Possibly most significant of all, Al Jefferson, the key component in the Kevin Garnett trade, totally dominated everybody. Especially in the first half, the Wolves point guards did a good job of finding Jefferson in the post early in possessions (could Bassie Telfair really be as good as he looks right now? Is it remotely possible?), and Jefferson made use of the time and space to score consistently. In thirty minutes of playing time, he shot 9-of-12 from the field for 24 points, making Charlie Villanueva look slow and confused. (As a side-note, Villanueva is an incredible looking guy. His bald head and smooth, blank baby-ish complexion make him look sort of like a black Powder. Also, his knee-length black socks are only a shade or two darker than the Bucks forest green silken unis—this delicious combo creates a sort of M.C. Escher-esque time-transcending optical illusion, a lot like staring into a parallel universe, or a magic-eye drawing. My brain kept trying to make a skeleton riding a motorcycle appear on his knees). Now, as we know, Kevin Garnett is possibly the best power forward ever to play. Watching him play basketball was, to me, similar to watching the sun set or the waves roll in from the ocean. He is my favorite basketball player, and I think I love him. But: I think Al Jefferson might have a better offensive game than KG. He catches the ball lower on the block, and, whereas Kevin liked to turn, face the basket and attempt to beat his man off the dribble, often resulting in a contested fadeaway, Jefferson’s array of back-to-the-basket moves usually creates him more space and allows him to finish at the rim. Some of the moves he put on Black Powder were so filthy they made me yell. I was shocked by how outrageously skilled this dude is.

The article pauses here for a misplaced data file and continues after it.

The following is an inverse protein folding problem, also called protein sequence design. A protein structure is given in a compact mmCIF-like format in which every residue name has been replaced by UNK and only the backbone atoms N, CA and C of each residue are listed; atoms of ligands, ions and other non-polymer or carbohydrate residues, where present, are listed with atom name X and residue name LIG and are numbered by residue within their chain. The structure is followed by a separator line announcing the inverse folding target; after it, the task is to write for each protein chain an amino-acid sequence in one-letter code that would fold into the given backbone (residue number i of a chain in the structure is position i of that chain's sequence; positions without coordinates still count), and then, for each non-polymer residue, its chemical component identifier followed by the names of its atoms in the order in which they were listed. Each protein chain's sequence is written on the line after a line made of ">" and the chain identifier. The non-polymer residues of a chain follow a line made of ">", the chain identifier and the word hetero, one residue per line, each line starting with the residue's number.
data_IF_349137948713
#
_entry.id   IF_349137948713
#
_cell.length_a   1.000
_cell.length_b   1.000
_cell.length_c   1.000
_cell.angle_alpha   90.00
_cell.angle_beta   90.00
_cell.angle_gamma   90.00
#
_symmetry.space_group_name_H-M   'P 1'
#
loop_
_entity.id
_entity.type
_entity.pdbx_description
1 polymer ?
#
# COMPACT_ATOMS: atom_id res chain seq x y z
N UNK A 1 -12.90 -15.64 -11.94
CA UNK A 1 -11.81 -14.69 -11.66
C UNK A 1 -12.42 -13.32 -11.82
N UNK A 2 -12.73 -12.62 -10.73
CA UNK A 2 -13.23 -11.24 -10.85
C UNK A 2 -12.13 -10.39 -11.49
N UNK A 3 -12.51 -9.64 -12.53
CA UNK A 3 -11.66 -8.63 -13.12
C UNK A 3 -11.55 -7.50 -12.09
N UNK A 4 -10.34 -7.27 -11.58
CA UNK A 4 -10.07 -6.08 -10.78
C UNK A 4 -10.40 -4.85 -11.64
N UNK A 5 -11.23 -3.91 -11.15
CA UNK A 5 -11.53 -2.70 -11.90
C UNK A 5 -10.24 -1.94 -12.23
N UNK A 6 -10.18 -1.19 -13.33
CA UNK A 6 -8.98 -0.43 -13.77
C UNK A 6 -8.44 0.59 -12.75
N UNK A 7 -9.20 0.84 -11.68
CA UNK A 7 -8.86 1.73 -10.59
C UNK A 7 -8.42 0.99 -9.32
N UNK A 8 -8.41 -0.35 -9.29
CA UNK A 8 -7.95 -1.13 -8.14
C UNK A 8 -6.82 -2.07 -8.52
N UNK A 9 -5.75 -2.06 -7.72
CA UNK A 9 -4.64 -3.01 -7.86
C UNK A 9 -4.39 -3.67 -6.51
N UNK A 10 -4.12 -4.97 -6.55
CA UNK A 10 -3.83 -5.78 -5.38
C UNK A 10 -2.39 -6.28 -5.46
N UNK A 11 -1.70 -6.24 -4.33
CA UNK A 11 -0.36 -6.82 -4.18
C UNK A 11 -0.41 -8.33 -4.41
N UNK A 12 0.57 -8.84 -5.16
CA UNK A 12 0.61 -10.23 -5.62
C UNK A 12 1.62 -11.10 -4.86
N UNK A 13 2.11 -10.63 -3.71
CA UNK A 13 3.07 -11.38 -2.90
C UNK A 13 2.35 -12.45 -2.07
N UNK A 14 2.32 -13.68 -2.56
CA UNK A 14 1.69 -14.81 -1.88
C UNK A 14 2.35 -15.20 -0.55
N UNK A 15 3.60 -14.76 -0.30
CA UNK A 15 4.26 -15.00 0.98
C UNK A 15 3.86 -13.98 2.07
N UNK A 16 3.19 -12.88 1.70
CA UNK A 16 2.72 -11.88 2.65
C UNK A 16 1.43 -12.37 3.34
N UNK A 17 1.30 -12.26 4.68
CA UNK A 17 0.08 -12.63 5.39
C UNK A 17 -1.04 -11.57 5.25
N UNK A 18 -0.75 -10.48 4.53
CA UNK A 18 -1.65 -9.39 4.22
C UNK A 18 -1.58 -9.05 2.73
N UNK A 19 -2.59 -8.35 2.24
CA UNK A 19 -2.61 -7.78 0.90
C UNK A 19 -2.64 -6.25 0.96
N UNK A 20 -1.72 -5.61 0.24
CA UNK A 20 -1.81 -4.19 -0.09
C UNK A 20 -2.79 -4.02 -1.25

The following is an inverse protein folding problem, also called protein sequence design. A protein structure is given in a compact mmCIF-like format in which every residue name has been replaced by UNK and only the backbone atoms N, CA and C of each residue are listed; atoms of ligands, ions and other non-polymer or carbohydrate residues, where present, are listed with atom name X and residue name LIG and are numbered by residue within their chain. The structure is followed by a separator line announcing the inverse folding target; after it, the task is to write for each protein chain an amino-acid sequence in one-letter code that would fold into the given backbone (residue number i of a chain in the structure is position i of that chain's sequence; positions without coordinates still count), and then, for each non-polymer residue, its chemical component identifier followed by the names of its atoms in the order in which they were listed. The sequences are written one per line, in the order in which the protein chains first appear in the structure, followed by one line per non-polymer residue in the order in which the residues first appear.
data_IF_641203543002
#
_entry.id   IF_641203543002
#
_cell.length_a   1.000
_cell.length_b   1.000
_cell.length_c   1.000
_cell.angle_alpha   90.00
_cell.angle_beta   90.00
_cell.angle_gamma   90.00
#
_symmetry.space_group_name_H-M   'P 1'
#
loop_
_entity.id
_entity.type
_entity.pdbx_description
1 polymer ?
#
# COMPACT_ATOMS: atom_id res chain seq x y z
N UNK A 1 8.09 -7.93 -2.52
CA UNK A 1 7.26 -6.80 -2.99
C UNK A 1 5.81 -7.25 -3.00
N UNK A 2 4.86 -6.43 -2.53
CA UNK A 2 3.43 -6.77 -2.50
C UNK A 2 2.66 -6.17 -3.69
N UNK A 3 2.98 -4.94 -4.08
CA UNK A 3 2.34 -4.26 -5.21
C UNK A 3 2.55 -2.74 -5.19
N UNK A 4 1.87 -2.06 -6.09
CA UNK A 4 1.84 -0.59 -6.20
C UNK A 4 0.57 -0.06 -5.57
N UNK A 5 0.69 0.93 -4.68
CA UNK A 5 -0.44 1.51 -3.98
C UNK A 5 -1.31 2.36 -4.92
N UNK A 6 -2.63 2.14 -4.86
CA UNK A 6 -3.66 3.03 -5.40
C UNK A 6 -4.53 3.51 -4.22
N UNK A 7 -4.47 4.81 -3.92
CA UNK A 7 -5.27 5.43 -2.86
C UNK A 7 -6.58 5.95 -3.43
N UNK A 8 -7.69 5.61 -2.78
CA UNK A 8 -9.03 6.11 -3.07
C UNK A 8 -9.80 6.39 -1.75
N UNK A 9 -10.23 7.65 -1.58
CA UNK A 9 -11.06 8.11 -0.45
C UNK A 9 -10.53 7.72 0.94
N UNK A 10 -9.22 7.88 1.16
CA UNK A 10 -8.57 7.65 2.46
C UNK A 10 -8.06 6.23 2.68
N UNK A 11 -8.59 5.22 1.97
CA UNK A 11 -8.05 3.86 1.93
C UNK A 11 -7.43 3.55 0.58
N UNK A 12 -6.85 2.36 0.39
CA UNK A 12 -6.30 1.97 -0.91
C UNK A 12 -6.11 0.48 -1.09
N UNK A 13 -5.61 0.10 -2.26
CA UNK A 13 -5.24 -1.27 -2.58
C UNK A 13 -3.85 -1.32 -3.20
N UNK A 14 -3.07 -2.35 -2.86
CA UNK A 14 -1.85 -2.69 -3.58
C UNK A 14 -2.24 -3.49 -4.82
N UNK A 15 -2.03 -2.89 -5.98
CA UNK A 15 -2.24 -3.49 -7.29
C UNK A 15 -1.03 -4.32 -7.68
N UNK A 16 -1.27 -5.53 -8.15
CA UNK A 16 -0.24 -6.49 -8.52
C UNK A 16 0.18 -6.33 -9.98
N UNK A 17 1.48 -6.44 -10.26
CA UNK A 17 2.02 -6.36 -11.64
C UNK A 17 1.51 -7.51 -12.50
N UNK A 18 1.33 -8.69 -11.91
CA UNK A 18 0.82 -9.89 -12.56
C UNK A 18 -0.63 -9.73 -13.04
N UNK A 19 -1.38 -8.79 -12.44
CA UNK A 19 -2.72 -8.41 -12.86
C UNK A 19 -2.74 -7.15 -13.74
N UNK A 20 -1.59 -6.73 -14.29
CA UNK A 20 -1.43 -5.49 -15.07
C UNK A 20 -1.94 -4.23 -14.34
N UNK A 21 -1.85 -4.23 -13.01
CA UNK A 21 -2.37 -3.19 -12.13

Things got surreal for me as I came into the Wolves dressing room after the game. Jefferson, McCants, Ryan Gomes (who, it turns out, is a really charming, friendly guy), Randy Foye and Corey Brewer were watching highlights of the Celtics-Cavs game, in which the aforementioned KG managed a triple-double and some ridiculous highlights. It was beyond strange to see these normal (sort of) guys chatting about their former team and teammate, the most successful franchise in NBA history and a player so iconic that I just now compared him to the weather. The real world, the one with real people who have jobs and feelings, meshed bewilderingly with the media/consumer/computer world and kind of blew my mind. The talk was loose and funny and you could tell, as you can by watching them play, that they really enjoy each other, and really enjoy playing basketball. Most of all, from their casual banter, and from looking at their fresh faces, they just seemed incredibly young. Al Jefferson is only twenty-two; Gerald Green and the heartbreakingly skinny Corey Brewer are just twenty-one. These are the ages where most of us are just figuring what we want from the world and who we want to be and its amazing to me that we’re asking these guys to compete against grizzled celebrities like the Tim Duncan’s and Kevin Garnett’s of the world. These young T-Wolves are playing with enthusiasm, and if they can figure out how to play fast, while protecting the ball and keeping Jefferson involved, they just might be pretty good. I say we give this a shot. It could be fun.

-Ben Polk